Thinks 197

McKinsey on intangibles: “Investment in intangible assets that underpin the knowledge or learning economy, such as intellectual property (IP), research, technology and software, and human capital, has risen inexorably over the past quarter century, and the COVID-19 pandemic appears to have accelerated this shift toward a dematerialized economy…New research uses sector-level data and the results of a new survey of more than 860 executives that reveal that “top growers”—companies in the top quartile for growth in gross value added, a measure of economic growth—invest 2.6 times more in intangibles than low growers, companies in the bottom two quartiles.”

FT: “In the two decades that James Anderson has managed Scottish Mortgage Investment Trust, Baillie Gifford’s best-known vehicle with about £18bn of assets under management, it has recorded 1,500 per cent returns for shareholders, compared with 277 per cent for the FTSE All-World benchmark…Anderson’s bet on Amazon underlines the principles that have guided his decision-making — the idea that exponential improvements in technology will drive innovation; the contention that the vast majority of stock market returns come from a tiny percentage of businesses; and a relentless optimism about the future. The same philosophy informed his early and fierce backing for Elon Musk’s electric carmaker Tesla — in defiance of many sceptics.”

NYT on ranked-choice voting. “Ranked-choice voting is also known as instant-runoff voting. In conventional runoffs, the top two candidates from an initial round face off at a later date. Critics of this system note that turnout often drops between initial elections and runoffs; a ranked-choice system, by contrast, requires only one trip to the ballot box.” More from NPR.

Thinks 196

Santosh Desai on influencer marketing: “The traditional celebrity has to excel or at least feature in something that naturally attracts our attention- cinema, music, sports or at the very least glamour and spice. They usually are part of an activity that is larger-than-life and that scale rubs off on them. The influencer on the other hand, engages in the far more everyday pursuits. What clothes to wear, where to shop, how to choose between two brands of a gadget, how to wear make-up, how to add facets to your personality, how to study for that important exam, what makes for a good interviewee, these are the kind of questions that a lot of influencers provide home-grown answers to. The communication lacks the sophistication of traditional advertising, and that is what gives it a sense of authenticity and makes it relatable. For the follower of these influencers, what they receive is wisdom from one of their kind on things that they find useful in a lived context. In that sense, the influencers exert much more direct influence on how people behave for unlike the conventional celebrity; the reason for their popularity is their perceived proficiency at the same acts of consumption that they are pushing for others. The key insight that influencers operate on is that public attention does not necessarily need big spectacles.”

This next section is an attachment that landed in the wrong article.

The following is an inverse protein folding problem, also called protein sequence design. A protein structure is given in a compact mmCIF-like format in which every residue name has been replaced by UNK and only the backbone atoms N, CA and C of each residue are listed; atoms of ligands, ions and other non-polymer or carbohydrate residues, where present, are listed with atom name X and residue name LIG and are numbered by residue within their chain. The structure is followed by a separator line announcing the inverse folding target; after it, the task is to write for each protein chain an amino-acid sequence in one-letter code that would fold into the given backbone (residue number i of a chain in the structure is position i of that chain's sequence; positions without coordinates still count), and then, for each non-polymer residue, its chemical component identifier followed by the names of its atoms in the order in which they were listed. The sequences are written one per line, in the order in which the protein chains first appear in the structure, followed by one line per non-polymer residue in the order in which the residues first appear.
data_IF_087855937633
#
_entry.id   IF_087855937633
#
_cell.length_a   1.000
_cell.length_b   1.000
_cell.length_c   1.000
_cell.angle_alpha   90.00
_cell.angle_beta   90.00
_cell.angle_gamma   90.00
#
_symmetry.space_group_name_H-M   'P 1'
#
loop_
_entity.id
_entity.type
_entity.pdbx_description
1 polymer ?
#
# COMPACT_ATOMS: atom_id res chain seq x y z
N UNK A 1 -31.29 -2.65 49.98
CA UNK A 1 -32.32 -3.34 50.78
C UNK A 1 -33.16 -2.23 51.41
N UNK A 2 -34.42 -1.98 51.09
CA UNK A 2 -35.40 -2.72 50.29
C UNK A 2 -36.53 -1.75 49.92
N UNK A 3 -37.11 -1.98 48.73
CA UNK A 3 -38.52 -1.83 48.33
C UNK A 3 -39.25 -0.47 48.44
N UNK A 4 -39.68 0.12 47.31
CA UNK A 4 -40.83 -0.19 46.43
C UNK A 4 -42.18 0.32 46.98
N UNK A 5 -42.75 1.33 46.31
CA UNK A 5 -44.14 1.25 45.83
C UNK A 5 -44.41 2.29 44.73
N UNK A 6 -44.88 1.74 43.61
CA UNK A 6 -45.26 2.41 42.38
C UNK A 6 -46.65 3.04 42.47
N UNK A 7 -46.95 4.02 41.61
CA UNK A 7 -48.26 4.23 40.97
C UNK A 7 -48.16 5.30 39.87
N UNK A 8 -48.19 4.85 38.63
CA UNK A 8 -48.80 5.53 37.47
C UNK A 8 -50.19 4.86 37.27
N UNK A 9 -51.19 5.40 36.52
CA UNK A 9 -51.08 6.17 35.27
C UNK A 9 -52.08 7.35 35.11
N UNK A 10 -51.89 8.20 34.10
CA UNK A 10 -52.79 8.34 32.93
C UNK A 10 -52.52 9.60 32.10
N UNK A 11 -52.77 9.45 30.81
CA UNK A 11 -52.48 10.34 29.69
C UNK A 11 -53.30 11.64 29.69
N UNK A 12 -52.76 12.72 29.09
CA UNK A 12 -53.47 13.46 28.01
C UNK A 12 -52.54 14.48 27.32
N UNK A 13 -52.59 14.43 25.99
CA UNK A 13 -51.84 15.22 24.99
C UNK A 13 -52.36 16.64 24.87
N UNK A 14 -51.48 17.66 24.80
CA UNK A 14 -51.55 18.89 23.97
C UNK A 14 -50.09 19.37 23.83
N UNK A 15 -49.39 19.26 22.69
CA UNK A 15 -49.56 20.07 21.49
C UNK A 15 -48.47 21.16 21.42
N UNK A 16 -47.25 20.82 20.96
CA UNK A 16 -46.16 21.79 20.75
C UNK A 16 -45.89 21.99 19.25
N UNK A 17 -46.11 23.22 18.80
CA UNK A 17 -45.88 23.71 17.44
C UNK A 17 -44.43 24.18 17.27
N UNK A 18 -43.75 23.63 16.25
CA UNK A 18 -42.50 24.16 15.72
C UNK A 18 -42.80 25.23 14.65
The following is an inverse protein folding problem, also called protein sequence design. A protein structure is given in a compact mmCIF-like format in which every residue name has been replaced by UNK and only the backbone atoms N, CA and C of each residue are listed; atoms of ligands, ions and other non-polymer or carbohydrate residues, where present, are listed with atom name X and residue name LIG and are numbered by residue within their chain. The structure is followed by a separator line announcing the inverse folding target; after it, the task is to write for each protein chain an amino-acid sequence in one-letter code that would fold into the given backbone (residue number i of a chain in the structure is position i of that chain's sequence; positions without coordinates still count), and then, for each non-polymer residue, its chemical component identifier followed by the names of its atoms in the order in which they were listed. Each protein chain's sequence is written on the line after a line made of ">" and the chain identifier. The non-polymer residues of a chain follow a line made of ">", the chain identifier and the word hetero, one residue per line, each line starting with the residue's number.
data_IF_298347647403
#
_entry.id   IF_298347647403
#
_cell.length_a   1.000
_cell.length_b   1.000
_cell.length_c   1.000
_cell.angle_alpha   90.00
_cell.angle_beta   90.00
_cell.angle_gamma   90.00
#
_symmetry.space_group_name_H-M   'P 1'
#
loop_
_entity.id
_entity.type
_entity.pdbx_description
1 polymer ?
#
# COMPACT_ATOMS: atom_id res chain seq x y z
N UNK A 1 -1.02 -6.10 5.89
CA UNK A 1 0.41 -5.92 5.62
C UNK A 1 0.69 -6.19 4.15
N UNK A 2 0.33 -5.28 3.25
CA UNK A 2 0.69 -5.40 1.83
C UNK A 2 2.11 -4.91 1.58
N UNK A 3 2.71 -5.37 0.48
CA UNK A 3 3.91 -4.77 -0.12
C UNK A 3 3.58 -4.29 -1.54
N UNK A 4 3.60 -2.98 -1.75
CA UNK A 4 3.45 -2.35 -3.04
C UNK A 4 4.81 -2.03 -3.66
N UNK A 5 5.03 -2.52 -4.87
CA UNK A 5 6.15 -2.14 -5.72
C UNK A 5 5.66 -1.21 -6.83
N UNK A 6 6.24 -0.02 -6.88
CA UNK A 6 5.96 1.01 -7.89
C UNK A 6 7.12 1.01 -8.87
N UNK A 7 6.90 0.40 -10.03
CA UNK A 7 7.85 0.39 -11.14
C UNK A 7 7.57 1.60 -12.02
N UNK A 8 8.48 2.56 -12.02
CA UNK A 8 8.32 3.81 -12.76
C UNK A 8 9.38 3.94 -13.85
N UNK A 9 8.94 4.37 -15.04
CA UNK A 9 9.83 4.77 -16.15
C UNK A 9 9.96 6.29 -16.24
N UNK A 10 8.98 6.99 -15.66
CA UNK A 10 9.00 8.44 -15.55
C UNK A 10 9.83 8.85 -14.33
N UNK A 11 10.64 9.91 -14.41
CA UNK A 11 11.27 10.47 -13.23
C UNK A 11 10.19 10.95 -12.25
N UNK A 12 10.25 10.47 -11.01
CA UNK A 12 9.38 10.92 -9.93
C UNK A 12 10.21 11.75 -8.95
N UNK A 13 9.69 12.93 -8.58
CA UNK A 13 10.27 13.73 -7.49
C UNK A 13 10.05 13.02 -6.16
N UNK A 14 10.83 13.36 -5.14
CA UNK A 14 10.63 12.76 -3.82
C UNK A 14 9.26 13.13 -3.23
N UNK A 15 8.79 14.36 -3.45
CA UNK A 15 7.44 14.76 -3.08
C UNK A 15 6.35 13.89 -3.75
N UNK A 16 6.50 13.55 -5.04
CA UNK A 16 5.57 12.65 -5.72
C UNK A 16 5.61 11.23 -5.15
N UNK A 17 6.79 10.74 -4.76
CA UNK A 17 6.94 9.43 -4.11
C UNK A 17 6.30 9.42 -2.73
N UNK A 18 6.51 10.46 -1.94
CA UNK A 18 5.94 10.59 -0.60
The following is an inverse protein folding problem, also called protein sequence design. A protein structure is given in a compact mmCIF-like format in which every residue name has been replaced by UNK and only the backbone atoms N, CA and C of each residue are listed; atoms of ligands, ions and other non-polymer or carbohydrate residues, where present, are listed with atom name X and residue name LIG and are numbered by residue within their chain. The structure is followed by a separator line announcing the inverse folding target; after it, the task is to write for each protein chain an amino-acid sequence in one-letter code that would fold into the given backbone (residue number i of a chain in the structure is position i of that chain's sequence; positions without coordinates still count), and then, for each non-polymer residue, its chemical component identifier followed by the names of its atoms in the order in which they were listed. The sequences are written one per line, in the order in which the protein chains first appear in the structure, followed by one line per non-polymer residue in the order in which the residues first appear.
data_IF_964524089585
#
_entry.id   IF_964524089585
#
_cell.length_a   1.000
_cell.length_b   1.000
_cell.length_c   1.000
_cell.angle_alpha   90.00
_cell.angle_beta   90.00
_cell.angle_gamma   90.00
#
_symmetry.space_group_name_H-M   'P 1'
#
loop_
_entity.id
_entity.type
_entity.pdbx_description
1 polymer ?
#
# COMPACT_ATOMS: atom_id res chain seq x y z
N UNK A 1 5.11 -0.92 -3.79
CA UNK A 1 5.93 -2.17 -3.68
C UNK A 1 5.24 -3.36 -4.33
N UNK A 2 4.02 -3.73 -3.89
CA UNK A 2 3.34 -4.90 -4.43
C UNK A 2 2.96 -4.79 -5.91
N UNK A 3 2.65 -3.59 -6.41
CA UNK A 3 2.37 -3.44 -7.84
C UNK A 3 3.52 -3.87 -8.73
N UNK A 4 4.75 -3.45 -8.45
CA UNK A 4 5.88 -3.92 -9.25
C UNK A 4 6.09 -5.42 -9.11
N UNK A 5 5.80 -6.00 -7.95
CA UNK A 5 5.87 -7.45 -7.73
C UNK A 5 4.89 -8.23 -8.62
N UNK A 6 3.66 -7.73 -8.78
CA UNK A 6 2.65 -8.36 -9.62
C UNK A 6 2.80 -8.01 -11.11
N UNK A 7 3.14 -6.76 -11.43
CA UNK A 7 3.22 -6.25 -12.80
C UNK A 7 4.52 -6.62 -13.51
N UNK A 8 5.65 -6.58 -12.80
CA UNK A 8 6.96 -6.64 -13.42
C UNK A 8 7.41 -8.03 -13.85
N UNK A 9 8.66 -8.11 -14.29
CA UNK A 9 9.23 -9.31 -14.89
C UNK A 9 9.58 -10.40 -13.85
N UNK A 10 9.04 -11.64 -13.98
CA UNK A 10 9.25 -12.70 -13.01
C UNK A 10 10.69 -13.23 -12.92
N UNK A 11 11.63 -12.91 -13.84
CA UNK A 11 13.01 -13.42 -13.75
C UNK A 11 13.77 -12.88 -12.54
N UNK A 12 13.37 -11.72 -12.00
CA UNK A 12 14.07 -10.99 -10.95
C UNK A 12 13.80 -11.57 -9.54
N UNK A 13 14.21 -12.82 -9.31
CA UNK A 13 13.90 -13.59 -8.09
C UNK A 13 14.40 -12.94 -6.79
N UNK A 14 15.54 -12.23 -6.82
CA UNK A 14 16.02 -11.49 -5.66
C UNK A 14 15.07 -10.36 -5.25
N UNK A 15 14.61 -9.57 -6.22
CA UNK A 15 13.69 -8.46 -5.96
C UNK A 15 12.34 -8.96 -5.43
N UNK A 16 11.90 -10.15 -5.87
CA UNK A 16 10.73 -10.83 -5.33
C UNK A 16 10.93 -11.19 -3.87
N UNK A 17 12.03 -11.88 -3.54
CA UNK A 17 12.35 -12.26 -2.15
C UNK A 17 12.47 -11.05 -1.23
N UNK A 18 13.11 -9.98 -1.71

Kristian Niemietz: “If we judge market economies primarily by their shortcomings, while judging socialism primarily as an idea, and by the intentions of its proponents, then the market economy can never win.” [via CafeHayek]

Marie Curie: “Be less curious about people and more curious about ideas.” [via Shane Parish]

Thinks 195

Technology Saves the World: by Marc Andreessen. “What we have learned — what we were forced to learn — during the COVID lockdowns has permanently shattered these assumptions. It turns out many of the best jobs really can be performed from anywhere, through screens and the internet. It turns out people really can live in a smaller city or a small town or in rural nowhere and still be just as productive as if they lived in a tiny one-room walk-up in a big city. It turns out companies really are capable of organizing and sustaining remote work even — perhaps especially — in the most sophisticated and complex fields. This is, I believe, a permanent civilizational shift. It is perhaps the most important thing that’s happened in my lifetime, a consequence of the internet that’s maybe even more important than the internet.”

on NDA’s Bermuda Triangle: “The government has to generate a huge amount of employment without giving an upward push to inflation, while keeping subsistence spending intact.”

on 30 years of the 1991 reforms: “India’s record has been good, relative to how other countries have done and compared also to its own previous three decades, but well short of what is required and what was possible…The most important task, economically and from the welfare angle, is to get people back to work, and to promote job-intensive activities. It has not been done for the last 30 years, or the previous 30. The fate of the next 30 years hinges on this issue.”

Thinks 194

Christopher Graves: “Behavioral science can change the way marketing is done – from taking a targeted approach to being empathic. Marketing as a function is known for being aggressive in nature. What behavioral science shows is that humans are ruled by forces beyond our own awareness. It helps at looking consumer minds at a deeper level, almost like making sense of DNAs. Brands have been targeting and personalising ads for consumers using data, but not necessarily the data that matters, and not always in their best interest. Behavioral science has the power of empathically decoding consumers’ mindset.”

O. Carter Snead: “I’m worried that our risk calculus has shifted in a dramatic way. You think about the flu, you think about other diseases that could be dangerous—or just driving your car—and it feels to me that our risk tolerance is basically zero at this point. And what does that mean? Is the point of human life simply to hide away in a bubble-wrap container so that you don’t ever encounter any risk?”

New site to check: (from a16z)

Thinks 193